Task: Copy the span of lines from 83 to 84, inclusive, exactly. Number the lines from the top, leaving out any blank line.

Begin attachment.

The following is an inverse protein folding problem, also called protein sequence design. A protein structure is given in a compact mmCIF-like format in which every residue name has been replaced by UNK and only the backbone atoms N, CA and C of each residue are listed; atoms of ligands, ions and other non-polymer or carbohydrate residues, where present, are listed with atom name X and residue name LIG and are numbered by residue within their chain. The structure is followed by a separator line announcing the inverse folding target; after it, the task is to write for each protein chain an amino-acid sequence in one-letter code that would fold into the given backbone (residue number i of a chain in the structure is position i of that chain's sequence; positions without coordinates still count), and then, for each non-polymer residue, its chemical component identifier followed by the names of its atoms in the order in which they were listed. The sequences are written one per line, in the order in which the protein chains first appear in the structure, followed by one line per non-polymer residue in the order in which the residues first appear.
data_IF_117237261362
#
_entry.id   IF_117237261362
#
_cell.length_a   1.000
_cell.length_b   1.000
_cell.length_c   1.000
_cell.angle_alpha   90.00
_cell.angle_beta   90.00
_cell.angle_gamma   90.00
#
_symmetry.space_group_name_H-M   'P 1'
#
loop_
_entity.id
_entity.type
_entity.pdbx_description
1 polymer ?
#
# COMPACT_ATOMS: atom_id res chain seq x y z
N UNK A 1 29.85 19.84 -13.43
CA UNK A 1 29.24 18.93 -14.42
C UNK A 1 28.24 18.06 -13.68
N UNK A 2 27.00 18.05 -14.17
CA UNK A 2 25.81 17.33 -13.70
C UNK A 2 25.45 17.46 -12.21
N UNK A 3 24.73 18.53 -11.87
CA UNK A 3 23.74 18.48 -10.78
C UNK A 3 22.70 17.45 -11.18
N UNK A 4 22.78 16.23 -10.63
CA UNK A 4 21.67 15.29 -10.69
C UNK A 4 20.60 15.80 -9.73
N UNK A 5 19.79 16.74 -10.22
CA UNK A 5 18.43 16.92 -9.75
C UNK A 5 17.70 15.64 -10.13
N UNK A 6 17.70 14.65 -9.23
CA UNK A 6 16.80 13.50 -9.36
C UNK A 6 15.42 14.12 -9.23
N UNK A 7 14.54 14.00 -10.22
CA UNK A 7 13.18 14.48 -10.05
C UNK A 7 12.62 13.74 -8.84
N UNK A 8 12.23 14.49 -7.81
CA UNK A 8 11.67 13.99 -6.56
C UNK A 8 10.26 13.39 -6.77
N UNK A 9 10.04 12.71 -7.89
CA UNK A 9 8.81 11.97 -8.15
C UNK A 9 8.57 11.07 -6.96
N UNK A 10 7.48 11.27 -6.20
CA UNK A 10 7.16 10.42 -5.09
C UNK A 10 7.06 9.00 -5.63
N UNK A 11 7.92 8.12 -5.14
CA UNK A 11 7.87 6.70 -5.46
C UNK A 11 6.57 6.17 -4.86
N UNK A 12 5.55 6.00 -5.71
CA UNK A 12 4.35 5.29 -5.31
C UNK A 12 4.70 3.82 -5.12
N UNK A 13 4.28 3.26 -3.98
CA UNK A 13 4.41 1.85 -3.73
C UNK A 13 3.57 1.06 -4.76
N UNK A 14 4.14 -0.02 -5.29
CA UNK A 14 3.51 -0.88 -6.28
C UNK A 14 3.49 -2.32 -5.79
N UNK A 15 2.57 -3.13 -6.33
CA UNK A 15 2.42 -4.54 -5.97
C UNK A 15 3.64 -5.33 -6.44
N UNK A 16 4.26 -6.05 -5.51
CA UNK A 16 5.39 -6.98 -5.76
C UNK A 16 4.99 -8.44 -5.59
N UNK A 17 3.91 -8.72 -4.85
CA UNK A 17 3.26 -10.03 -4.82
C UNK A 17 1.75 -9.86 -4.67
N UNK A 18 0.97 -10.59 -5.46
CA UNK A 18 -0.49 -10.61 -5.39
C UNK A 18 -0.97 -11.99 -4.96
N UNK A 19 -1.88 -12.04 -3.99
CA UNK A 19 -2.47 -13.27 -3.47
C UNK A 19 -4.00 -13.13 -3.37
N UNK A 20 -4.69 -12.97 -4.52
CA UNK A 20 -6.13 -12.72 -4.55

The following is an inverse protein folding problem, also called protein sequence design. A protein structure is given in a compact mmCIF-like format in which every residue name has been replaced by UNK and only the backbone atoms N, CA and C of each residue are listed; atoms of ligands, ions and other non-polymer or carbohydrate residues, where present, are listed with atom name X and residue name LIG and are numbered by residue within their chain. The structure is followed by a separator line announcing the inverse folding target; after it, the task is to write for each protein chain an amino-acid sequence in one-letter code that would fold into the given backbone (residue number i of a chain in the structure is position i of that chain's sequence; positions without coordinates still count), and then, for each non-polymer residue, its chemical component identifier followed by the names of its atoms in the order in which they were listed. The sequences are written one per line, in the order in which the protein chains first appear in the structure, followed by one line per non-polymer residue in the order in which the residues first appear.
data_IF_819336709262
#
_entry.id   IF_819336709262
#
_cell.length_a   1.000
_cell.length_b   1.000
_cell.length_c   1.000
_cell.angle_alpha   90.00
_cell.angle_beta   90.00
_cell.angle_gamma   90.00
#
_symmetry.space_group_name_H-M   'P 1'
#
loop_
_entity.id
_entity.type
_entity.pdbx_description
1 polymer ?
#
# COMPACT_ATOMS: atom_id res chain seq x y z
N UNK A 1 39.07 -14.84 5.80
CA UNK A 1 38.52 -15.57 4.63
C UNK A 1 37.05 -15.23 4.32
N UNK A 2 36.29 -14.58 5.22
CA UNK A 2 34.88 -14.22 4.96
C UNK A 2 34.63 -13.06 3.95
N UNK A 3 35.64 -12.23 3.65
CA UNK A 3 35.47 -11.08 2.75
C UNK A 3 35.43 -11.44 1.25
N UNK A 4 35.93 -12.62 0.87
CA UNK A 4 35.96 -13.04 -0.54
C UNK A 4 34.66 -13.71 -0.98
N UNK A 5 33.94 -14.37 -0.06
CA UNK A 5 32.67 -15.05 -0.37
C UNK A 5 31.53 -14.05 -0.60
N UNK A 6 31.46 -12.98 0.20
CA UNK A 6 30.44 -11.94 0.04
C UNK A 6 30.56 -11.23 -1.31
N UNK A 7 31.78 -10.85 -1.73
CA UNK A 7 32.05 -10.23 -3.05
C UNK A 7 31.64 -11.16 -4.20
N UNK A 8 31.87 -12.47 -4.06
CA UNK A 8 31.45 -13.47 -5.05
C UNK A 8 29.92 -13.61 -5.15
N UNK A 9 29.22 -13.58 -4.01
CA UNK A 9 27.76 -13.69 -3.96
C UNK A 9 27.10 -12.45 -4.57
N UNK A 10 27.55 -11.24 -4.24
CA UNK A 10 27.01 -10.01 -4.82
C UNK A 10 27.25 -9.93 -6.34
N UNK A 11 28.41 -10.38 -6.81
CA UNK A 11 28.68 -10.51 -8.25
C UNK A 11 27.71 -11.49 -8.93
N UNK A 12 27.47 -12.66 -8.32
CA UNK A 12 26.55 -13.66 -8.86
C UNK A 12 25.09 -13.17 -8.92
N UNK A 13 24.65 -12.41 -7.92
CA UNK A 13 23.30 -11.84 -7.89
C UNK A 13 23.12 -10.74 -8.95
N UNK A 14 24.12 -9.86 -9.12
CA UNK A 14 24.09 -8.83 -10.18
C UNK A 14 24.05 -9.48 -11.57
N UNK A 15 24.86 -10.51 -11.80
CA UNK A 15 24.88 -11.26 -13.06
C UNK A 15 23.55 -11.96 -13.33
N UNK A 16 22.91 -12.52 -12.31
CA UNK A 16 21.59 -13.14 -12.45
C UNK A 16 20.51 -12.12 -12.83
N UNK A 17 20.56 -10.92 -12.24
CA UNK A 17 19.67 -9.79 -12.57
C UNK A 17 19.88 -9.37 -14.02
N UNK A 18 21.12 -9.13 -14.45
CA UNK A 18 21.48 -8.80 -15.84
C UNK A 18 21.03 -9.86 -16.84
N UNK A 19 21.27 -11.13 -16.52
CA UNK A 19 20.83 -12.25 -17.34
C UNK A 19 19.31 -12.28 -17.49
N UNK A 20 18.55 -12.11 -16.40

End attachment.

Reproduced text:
#
_entry.id   IF_819336709262